Effect of medicaid payment levels on access to obstetrical care

M. H. Fox, J. P. Weiner, K. Phua

Research output: Contribution to journalArticlepeer-review

15 Scopus citations


Across the nation, the number of providers serving pregnant Medicaid clients has dropped precipitously. In an effort to retain providers, in 1986 the Maryland Medicaid program tripled reimbursement fees for deliveries. This raised Medicaid payments for perinatal care to levels roughly comparable to those paid by private insurers. Providers' participation can be measured using two criteria: the total number of participating providers in a given county and the number of deliveries performed by targeted providers. The fee increase was associated with an overall stabilization in the number of providers performing deliveries. Providers performed slightly more deliveries after the fee increase, relative to predictions derived from statistical models. One-quarter of all providers increased their participation on a scale commensurate with the fee increase.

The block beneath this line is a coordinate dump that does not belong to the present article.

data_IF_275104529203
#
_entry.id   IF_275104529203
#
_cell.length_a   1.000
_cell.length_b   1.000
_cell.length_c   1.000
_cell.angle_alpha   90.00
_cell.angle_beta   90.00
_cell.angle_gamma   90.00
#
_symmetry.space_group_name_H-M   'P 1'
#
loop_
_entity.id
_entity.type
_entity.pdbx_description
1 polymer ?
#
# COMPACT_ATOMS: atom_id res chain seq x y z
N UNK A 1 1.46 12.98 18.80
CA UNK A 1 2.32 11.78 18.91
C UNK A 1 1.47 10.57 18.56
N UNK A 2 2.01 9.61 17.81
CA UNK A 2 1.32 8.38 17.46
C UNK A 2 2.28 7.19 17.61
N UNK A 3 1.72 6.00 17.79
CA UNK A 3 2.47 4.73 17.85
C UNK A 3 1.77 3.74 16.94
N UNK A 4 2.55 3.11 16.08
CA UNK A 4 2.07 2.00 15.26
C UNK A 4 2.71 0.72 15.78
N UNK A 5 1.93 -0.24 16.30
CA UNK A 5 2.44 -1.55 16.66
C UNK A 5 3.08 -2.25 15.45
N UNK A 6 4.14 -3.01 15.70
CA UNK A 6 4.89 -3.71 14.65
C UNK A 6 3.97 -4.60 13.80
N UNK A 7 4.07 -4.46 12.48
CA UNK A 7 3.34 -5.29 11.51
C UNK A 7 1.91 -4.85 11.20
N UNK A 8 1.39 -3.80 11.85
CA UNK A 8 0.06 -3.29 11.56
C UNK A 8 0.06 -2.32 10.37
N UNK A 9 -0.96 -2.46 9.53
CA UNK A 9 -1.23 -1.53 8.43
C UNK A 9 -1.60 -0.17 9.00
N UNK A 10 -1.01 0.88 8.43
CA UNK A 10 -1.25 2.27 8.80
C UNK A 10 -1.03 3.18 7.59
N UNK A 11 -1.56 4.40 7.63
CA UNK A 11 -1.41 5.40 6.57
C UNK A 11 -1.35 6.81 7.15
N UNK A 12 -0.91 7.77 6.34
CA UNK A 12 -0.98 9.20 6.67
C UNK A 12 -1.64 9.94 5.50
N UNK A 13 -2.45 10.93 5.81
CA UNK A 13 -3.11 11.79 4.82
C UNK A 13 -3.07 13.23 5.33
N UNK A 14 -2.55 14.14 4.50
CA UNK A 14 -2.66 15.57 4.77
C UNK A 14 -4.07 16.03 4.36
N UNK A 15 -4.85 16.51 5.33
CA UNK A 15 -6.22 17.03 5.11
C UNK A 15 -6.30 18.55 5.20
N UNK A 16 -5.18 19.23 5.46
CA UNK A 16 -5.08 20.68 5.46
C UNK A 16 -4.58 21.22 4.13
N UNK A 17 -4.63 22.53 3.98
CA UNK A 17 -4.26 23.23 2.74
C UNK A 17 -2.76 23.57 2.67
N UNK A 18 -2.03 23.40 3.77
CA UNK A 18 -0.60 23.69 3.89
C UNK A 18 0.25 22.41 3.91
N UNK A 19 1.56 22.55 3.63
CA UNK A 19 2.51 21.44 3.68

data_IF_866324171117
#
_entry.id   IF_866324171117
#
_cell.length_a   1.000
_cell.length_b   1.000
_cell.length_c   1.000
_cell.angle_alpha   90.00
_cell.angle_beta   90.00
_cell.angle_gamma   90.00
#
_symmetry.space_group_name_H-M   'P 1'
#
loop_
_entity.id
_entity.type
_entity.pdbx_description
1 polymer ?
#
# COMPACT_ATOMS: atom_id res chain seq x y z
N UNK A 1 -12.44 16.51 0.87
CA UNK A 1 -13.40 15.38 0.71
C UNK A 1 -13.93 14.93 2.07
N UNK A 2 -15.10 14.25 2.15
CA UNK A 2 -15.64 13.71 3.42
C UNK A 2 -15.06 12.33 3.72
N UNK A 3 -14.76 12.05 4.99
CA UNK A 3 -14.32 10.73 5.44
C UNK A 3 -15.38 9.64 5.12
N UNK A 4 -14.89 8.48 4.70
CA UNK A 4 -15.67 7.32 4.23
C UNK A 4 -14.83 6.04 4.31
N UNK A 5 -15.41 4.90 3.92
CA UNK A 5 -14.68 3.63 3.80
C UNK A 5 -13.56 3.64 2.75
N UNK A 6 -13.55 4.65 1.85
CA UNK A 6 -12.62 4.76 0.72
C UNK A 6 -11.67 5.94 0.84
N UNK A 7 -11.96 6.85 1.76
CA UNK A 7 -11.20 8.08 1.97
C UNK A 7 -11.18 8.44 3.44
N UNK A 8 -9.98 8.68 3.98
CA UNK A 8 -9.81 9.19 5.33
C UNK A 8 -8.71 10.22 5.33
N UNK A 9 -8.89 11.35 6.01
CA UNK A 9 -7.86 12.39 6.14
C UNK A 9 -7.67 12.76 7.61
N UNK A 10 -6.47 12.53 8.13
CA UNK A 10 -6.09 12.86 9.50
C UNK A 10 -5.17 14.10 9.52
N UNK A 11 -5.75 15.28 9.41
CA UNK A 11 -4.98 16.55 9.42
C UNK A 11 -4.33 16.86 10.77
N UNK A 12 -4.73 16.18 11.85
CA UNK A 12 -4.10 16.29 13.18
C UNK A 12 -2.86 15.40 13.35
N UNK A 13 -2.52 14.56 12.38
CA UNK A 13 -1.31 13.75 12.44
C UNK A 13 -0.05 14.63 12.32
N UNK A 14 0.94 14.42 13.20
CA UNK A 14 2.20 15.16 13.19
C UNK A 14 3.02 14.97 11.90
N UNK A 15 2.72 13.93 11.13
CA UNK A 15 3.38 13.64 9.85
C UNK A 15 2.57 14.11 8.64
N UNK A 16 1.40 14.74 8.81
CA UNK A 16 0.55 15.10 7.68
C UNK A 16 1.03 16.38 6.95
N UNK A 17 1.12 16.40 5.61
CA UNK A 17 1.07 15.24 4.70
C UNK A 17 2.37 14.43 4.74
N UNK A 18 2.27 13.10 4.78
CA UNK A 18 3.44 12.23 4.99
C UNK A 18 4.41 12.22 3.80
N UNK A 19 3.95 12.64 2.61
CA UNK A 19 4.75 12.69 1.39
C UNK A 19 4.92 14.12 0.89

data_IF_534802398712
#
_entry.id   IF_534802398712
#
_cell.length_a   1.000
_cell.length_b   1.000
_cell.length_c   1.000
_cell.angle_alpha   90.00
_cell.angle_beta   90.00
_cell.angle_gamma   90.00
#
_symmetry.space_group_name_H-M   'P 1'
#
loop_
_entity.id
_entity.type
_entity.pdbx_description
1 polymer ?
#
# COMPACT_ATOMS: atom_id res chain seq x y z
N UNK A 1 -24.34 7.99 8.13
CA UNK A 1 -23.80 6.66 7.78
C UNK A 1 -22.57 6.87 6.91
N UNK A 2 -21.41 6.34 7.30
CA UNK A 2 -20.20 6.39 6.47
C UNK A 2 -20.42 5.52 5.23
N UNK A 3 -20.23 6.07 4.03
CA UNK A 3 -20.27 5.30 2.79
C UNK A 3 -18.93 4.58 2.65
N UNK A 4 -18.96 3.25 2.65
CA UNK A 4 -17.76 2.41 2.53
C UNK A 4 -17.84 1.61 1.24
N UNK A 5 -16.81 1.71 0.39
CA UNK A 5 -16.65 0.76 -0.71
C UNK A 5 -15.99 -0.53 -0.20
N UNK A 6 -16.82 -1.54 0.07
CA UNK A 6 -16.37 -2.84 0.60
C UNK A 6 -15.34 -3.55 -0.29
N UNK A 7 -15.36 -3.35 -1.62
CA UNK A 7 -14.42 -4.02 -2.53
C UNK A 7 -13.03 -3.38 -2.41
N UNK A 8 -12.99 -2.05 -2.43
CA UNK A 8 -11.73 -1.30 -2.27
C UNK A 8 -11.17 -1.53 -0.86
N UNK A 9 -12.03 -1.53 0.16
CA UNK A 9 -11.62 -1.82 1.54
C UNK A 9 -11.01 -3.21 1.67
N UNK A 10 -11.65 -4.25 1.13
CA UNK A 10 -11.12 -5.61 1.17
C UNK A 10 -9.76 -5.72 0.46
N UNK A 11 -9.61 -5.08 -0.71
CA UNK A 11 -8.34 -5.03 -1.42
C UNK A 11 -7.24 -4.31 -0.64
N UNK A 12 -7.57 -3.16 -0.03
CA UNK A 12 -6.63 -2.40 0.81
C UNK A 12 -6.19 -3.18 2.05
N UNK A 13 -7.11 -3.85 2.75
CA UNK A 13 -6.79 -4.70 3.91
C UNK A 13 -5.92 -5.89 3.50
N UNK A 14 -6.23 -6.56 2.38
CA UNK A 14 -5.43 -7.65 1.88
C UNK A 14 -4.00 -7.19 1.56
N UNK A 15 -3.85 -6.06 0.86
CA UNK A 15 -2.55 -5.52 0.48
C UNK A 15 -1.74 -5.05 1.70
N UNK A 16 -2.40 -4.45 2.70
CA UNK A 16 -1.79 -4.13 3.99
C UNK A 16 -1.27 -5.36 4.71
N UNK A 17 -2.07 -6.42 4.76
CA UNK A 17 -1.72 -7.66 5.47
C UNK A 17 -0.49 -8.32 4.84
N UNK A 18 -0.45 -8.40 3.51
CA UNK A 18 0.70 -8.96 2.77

Original languageEnglish (US)
Pages (from-to)150-161
Number of pages12
JournalHealth Affairs
Issue number4
StatePublished - 1992
Externally publishedYes

ASJC Scopus subject areas

  • Health Policy


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